P192 Prevalence and factors associated with impaired food-related quality of life: a cross-sectional survey of 1223 people with inflammatory bowel disease
W. Czuber-Dochan1,2, T. Murrells2, M. Morgan3, M. Lomer4, J. O. Lyndsay5,6, K. Whelan7
1King's College London, Faculty of Life Sciences and Medicine, Department of Nutritional Sciences, London, UK, 2King's College London, Faculty of Nursing, Midwifery and Palliative Care, London, UK, 3King's College London, Institute of Pharmacological Sciences, London, UK, 4King's College London, Department of Nutritional Sciences, London, UK, 5Queen Mary University of London, Blizard Institute, Barts and the London School of Medicine, London, UK, 6Barts Health NHS Trust, The Royal London Hospital, London, UK, 7King's College Londom, Faculty of Life Sciences and Medicine, School of Life Course Sciences, London, UK
Inflammatory bowel disease (IBD) patients often report that dietary intake and the enjoyment of food is affected by their condition. However, the prevalence of impaired food-related quality of life (FR-QoL) and associated factors have not been previously explored. This study aimed to determine the levels of FR-QoL and factors associated with it in a large, nationally representative sample of people with IBD.
A convenience sample of 1576 IBD outpatients ≥16 years old were recruited from seven UK centres. Patients consuming the majority of their intake as food completed previously validated questionnaires to capture demographic data, FRQoL-29, quality of life (IBDQ UK), IBD-distress (IBD-DS), IBD-fatigue (IBD-F), and anxiety and depression (HADS). A health professional recorded disease activity (HBI, SCCAI), disease classification (Montreal), blood results, body mass index and malnutrition risk (MUST). FR-QoL was regressed onto the explanatory variables (univariable/multivariable) using the Stata MI (20 imputed datasets) procedure.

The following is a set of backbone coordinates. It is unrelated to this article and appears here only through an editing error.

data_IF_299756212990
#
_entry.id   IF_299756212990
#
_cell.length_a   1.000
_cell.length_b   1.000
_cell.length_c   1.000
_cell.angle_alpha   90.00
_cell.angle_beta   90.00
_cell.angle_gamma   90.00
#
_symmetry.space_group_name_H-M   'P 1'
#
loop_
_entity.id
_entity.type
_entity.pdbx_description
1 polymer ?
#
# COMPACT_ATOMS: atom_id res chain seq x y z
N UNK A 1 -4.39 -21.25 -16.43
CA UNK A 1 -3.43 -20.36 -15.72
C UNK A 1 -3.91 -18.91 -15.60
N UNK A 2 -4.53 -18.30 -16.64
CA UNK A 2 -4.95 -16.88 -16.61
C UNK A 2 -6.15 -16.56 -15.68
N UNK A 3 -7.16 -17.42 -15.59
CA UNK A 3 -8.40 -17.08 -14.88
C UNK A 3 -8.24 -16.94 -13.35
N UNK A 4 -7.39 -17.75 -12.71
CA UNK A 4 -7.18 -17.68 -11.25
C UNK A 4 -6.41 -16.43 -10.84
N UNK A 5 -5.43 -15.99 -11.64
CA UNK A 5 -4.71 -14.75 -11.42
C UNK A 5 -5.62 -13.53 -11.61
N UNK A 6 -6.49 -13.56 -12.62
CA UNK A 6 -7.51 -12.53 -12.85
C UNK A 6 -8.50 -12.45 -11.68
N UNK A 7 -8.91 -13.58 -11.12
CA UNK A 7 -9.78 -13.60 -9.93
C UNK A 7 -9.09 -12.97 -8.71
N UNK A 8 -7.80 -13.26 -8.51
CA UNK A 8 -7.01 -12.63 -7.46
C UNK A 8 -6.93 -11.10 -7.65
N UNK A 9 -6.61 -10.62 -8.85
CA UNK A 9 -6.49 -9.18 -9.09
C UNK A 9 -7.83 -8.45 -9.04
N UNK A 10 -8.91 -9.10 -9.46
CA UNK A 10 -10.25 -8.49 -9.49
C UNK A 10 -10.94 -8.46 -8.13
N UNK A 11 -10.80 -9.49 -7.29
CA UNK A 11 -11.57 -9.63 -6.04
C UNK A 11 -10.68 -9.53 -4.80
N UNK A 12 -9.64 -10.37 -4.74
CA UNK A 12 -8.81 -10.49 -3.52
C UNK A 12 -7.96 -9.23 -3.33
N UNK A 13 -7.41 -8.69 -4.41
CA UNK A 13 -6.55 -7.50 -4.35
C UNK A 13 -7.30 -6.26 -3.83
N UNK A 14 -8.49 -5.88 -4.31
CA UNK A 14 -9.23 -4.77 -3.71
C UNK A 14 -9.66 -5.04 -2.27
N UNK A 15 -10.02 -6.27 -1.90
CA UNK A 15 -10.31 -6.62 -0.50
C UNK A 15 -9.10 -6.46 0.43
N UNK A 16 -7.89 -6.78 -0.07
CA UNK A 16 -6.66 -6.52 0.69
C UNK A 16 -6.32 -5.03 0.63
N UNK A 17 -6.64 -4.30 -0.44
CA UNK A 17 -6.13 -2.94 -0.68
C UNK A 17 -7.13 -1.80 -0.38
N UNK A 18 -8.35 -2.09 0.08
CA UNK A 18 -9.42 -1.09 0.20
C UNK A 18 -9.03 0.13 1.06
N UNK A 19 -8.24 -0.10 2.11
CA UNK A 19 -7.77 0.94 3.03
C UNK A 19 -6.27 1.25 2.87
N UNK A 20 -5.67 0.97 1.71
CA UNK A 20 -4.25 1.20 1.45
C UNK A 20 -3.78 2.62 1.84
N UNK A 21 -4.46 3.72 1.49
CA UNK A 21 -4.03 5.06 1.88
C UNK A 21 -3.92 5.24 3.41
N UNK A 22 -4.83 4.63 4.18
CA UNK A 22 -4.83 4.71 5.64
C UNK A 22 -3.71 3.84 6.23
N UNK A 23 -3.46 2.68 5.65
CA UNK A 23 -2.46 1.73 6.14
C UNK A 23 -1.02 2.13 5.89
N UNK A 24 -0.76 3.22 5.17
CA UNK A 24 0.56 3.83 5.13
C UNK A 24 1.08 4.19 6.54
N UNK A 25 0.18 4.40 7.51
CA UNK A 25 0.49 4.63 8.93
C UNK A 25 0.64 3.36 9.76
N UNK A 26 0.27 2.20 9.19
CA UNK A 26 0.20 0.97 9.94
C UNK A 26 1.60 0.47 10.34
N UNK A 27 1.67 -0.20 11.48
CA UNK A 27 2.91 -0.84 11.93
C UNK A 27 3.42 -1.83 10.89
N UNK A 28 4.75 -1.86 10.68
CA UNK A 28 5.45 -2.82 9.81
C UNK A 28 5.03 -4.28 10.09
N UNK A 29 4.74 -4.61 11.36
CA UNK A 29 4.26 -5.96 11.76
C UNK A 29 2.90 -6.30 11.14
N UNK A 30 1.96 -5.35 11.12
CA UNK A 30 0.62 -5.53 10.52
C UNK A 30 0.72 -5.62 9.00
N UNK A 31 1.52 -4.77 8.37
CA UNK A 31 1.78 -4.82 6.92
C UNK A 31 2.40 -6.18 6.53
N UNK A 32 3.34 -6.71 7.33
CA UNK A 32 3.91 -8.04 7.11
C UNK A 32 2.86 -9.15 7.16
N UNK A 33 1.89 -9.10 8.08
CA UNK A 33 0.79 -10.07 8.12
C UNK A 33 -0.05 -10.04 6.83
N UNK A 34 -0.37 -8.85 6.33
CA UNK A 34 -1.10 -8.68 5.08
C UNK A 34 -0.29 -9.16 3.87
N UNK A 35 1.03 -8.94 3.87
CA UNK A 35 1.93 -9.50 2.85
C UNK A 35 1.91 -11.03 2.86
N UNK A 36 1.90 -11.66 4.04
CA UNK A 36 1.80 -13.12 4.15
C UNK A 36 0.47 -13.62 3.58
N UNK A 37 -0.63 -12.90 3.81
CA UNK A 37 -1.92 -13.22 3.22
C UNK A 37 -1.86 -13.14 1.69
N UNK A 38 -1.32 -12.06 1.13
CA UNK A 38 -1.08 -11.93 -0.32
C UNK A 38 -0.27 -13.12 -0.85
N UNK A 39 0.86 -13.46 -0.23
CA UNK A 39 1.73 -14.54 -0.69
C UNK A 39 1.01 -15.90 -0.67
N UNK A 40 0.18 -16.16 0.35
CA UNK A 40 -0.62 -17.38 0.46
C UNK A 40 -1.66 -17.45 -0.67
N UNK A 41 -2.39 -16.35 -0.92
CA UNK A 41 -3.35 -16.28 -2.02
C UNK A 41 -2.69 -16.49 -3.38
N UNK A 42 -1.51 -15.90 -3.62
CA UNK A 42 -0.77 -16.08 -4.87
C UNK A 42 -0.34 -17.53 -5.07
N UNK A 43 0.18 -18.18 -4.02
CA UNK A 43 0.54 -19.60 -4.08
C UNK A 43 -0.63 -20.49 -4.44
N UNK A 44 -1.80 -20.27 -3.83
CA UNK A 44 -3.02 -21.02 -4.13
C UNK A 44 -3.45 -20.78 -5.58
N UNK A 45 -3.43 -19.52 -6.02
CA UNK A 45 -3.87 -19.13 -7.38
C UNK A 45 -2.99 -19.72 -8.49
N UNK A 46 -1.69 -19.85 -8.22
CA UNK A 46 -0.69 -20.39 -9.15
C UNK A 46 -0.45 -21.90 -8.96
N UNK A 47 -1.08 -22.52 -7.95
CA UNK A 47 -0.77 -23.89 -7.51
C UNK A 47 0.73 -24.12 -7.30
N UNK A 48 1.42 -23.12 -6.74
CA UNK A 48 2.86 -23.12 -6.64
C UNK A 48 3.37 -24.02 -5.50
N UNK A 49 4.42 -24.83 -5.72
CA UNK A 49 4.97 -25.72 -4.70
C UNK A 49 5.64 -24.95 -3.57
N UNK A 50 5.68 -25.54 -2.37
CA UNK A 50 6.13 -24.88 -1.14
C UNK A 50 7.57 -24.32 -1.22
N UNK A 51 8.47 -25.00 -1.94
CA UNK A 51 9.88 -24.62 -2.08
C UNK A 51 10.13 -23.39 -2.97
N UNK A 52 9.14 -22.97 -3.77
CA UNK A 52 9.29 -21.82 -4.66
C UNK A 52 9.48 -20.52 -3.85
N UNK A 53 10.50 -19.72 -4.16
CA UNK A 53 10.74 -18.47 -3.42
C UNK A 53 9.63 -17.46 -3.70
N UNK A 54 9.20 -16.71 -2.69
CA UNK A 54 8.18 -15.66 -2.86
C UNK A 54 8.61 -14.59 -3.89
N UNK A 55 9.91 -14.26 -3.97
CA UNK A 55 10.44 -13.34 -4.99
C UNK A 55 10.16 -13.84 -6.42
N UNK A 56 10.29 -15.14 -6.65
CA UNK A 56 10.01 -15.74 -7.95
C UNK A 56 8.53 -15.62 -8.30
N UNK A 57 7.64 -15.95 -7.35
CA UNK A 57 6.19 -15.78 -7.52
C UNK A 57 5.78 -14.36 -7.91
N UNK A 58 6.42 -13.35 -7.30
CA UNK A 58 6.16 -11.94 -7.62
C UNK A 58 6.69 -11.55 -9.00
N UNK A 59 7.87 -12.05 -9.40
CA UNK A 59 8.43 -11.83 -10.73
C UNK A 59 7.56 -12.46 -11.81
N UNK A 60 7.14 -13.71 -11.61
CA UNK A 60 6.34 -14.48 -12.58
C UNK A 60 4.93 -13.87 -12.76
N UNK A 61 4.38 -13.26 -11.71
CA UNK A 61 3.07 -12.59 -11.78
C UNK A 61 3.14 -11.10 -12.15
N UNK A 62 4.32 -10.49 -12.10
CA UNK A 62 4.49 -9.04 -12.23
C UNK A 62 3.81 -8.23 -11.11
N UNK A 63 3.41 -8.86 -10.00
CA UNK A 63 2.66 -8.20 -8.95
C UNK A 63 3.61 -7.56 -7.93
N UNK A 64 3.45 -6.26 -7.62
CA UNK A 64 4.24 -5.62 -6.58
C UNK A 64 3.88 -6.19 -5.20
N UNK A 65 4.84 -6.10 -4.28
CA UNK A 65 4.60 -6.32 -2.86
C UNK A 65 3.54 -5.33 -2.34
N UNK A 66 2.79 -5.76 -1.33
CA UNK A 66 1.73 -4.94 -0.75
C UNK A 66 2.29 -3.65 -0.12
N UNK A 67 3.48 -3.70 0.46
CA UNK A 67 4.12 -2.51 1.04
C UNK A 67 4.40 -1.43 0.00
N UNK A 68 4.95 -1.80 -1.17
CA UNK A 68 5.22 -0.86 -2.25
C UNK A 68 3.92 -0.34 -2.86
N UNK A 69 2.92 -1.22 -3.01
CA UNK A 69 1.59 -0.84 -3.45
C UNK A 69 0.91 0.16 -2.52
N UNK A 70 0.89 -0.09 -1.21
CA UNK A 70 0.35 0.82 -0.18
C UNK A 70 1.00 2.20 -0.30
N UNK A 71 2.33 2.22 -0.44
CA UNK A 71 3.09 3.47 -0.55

Data from 1223 patients were available (78% response, 65% CD and 51% female). FR-QoL mean score was 80.1 [SD 26.9] (minimum 29, maximum 145, higher score = better FR-QoL), considerably lower in comparison to previously measured healthy volunteers [123.0, SD 16.5]. The four items rated as the most severe (Strongly agree/Agree) were ‘avoiding food and drink I know does not agree with my IBD’ (71%), ‘being more aware of what I am eating due to my IBD’ (70%), ‘certain foods have triggered symptoms of my IBD’ (69%) and ‘enjoyment of a particular food or drink has been affected by the knowledge that it might trigger my IBD symptoms’ (67%). Twenty-six factors (demographic, clinical, drug-related, psycho-social) were significantly associated with impaired FR-QOL in univariate analysis. However, in the multi-variable regression, only lower educational level (
In this first large study reporting FR-QoL in IBD, many factors were identified as having a significant negative effect on patients with IBD. Understanding the relationship between IBD and FR-QoL may improve communication between health professionals and patients regarding its impact.